In 2018, Kali Uchis launched a debut album titled “Isolation.” Clearly she was forward of her time. In November, the Colombian-American artist — with a moody, seductive, dance-inducing fashion — dropped her second studio album, this time predominantly in Spanish, “Sin Miedo (del Amor y Otros Demonios).” (Its lead single, “Aquí Yo Mando,” options the up-and-coming rapper Rico Nasty.) The album “goes genre-hopping and era-hopping, from romantically retro orchestral bolero to brittle reggaeton,” Jon Pareles, the chief pop music critic of The Instances, wrote this month.
Having grown up between Colombia and the D.C.-Maryland-Virginia space, Uchis, 26, had many inspirations and influences, she told Interview magazine. “The very last thing I ever need to do is be a predictable artist. I really like that my followers by no means know what to anticipate after I drop a track.”
The 12 months of the Solo
It wasn’t simply that the coronavirus put an finish to reside efficiency in March. The necessity for social isolation uprooted each a part of what will get a dance onto a stage: Instantly, there have been no extra lessons, no extra rehearsals. How one can fill that void? The solo.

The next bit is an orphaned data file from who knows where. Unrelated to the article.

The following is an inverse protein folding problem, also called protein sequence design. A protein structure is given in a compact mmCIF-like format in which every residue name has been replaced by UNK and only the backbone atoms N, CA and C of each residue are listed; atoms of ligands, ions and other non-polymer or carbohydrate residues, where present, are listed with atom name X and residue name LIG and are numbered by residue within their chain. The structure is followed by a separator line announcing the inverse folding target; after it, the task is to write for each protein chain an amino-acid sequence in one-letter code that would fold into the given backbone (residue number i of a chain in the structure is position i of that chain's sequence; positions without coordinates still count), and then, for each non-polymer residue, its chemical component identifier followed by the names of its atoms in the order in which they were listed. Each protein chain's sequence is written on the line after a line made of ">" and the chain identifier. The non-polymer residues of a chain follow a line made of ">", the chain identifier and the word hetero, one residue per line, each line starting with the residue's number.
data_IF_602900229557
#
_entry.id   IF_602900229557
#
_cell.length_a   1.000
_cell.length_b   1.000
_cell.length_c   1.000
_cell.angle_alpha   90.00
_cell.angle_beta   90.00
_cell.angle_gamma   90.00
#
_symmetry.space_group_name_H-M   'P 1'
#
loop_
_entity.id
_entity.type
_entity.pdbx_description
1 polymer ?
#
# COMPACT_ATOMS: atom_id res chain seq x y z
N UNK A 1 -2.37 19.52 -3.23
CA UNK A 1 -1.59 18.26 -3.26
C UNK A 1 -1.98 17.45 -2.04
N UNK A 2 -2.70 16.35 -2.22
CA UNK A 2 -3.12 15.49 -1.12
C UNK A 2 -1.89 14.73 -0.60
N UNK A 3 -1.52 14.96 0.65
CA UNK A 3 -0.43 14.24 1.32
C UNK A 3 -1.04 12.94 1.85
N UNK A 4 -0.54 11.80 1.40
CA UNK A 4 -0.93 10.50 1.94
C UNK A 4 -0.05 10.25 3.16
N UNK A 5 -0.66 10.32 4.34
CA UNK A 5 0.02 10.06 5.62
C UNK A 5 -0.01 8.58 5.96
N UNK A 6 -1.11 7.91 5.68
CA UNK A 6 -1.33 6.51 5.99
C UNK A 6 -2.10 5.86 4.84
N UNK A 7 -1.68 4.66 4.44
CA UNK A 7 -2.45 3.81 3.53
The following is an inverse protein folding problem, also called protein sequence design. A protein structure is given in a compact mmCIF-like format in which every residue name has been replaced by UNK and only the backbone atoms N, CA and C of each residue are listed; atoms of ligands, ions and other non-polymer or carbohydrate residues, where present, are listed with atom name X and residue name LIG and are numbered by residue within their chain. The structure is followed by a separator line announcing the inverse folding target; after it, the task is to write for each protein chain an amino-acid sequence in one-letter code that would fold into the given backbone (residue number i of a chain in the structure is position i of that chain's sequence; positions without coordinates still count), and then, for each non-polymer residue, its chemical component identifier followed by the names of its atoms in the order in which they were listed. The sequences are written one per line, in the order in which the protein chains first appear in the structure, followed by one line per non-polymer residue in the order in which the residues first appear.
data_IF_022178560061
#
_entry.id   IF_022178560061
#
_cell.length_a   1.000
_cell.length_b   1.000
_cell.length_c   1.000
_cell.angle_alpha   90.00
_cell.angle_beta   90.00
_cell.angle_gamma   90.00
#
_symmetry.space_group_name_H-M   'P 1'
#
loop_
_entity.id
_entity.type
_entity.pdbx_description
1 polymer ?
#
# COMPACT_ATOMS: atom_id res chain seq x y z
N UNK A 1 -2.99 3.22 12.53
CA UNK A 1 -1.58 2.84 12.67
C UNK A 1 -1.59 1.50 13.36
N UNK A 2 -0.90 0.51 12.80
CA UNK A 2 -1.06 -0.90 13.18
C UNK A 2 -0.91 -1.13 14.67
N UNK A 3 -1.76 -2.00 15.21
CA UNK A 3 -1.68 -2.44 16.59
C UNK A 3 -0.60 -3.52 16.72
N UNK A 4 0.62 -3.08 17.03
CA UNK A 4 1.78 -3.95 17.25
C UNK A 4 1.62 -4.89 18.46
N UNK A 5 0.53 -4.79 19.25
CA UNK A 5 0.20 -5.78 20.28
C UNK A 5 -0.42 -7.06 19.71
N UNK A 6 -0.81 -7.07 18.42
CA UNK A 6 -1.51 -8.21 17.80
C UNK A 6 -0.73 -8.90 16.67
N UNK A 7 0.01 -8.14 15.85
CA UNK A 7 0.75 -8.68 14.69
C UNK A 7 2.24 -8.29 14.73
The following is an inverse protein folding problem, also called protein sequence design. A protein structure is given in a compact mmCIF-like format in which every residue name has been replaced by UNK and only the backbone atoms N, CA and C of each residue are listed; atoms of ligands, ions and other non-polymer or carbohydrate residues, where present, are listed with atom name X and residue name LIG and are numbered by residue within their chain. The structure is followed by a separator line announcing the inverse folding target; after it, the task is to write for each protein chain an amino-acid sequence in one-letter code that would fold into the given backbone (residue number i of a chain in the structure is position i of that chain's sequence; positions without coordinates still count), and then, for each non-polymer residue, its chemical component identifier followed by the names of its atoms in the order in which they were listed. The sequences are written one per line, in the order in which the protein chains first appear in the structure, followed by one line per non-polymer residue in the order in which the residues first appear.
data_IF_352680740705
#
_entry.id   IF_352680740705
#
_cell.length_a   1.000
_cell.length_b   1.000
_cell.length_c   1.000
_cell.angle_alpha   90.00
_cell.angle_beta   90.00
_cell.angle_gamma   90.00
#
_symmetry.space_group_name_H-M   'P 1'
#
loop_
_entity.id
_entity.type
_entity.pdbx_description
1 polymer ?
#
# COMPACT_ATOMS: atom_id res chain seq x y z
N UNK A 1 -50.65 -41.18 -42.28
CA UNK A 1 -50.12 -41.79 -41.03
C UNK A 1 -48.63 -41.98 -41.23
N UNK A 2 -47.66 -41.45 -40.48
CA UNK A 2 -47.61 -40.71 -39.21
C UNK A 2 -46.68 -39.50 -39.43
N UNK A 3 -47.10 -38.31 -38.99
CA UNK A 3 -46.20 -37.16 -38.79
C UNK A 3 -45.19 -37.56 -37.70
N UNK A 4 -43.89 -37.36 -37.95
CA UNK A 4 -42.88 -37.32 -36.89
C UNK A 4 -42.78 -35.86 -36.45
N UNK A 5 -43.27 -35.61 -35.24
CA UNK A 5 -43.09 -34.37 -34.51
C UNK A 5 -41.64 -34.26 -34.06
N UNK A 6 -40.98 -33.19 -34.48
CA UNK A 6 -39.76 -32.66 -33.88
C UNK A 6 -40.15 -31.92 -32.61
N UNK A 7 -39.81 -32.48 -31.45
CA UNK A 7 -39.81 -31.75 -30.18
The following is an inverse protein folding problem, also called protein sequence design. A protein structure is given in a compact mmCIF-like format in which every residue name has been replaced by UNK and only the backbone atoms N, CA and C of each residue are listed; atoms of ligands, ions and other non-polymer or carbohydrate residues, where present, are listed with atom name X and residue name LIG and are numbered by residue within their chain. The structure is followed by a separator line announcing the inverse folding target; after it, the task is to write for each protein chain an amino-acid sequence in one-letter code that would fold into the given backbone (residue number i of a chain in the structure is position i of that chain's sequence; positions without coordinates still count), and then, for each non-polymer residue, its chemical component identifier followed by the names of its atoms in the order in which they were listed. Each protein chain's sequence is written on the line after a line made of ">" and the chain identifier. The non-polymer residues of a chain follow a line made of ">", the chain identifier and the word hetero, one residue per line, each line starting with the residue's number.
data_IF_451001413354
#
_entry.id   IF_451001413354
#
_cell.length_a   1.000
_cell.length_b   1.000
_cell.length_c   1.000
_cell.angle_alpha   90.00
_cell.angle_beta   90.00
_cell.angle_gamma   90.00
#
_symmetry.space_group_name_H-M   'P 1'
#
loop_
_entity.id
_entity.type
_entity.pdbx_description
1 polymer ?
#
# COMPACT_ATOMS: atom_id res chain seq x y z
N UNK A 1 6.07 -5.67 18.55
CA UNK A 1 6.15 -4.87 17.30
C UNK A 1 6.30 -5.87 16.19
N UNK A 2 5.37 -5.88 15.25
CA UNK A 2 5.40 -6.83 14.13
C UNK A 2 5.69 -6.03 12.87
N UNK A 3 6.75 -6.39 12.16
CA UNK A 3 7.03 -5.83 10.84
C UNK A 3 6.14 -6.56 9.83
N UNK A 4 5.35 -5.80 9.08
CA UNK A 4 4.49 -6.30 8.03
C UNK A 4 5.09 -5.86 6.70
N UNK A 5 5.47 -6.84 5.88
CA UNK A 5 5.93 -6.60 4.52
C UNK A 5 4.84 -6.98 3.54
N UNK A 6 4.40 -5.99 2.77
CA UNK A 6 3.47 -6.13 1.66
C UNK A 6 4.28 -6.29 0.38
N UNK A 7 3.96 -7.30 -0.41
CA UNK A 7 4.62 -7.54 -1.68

This solitary kind has offered an outlet for frustration, for disappointment and even for euphoria as dance artists proceed to seek out that means by means of motion. It’s true that some makes an attempt have been sentimental and aimless, however a lot good has emerged from it, too. Instagram, from the beginning, illuminated these explorations in a gradual stream of posts; choreographers labored with dancers remotely to create movies wherein the physique could possibly be fearless and free. “State of Darkness,” Molissa Fenley’s 1988 solo revived for seven dancers, was a glittering, harrowing reminder of the achievement that comes from energy, each inside and exterior.
One among its interpreters, the dancer Sara Mearns, mentioned that she noticed herself as “somebody that has gone by means of actually, actually laborious instances, however then in the long run has come out stronger and on high.” Sure, dance and dancers are struggling proper now. However the solo has given it — and them — a robust voice. — Gia Kourlas, dance critic for The New York Instances